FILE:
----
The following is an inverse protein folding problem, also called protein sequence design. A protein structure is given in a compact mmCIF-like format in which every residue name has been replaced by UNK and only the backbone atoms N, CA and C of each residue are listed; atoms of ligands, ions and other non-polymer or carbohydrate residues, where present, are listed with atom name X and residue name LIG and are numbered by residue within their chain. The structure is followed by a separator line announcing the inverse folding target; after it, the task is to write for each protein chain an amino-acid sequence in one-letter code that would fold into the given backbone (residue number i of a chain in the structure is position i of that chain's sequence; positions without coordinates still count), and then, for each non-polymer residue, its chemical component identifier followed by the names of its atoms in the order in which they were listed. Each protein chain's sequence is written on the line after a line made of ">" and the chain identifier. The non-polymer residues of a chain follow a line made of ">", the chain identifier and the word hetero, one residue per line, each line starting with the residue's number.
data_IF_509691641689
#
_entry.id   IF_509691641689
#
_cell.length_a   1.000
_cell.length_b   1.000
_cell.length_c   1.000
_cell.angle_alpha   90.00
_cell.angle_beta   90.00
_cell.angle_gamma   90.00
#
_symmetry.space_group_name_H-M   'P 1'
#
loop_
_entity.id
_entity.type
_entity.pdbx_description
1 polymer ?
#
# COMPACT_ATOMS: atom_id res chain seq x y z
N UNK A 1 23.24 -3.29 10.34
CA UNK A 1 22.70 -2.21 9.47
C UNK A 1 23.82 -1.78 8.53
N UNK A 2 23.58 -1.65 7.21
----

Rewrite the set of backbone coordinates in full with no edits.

The following is an inverse protein folding problem, also called protein sequence design. A protein structure is given in a compact mmCIF-like format in which every residue name has been replaced by UNK and only the backbone atoms N, CA and C of each residue are listed; atoms of ligands, ions and other non-polymer or carbohydrate residues, where present, are listed with atom name X and residue name LIG and are numbered by residue within their chain. The structure is followed by a separator line announcing the inverse folding target; after it, the task is to write for each protein chain an amino-acid sequence in one-letter code that would fold into the given backbone (residue number i of a chain in the structure is position i of that chain's sequence; positions without coordinates still count), and then, for each non-polymer residue, its chemical component identifier followed by the names of its atoms in the order in which they were listed. Each protein chain's sequence is written on the line after a line made of ">" and the chain identifier. The non-polymer residues of a chain follow a line made of ">", the chain identifier and the word hetero, one residue per line, each line starting with the residue's number.
data_IF_509691641689
#
_entry.id   IF_509691641689
#
_cell.length_a   1.000
_cell.length_b   1.000
_cell.length_c   1.000
_cell.angle_alpha   90.00
_cell.angle_beta   90.00
_cell.angle_gamma   90.00
#
_symmetry.space_group_name_H-M   'P 1'
#
loop_
_entity.id
_entity.type
_entity.pdbx_description
1 polymer ?
#
# COMPACT_ATOMS: atom_id res chain seq x y z
N UNK A 1 23.24 -3.29 10.34
CA UNK A 1 22.70 -2.21 9.47
C UNK A 1 23.82 -1.78 8.53
N UNK A 2 23.58 -1.65 7.21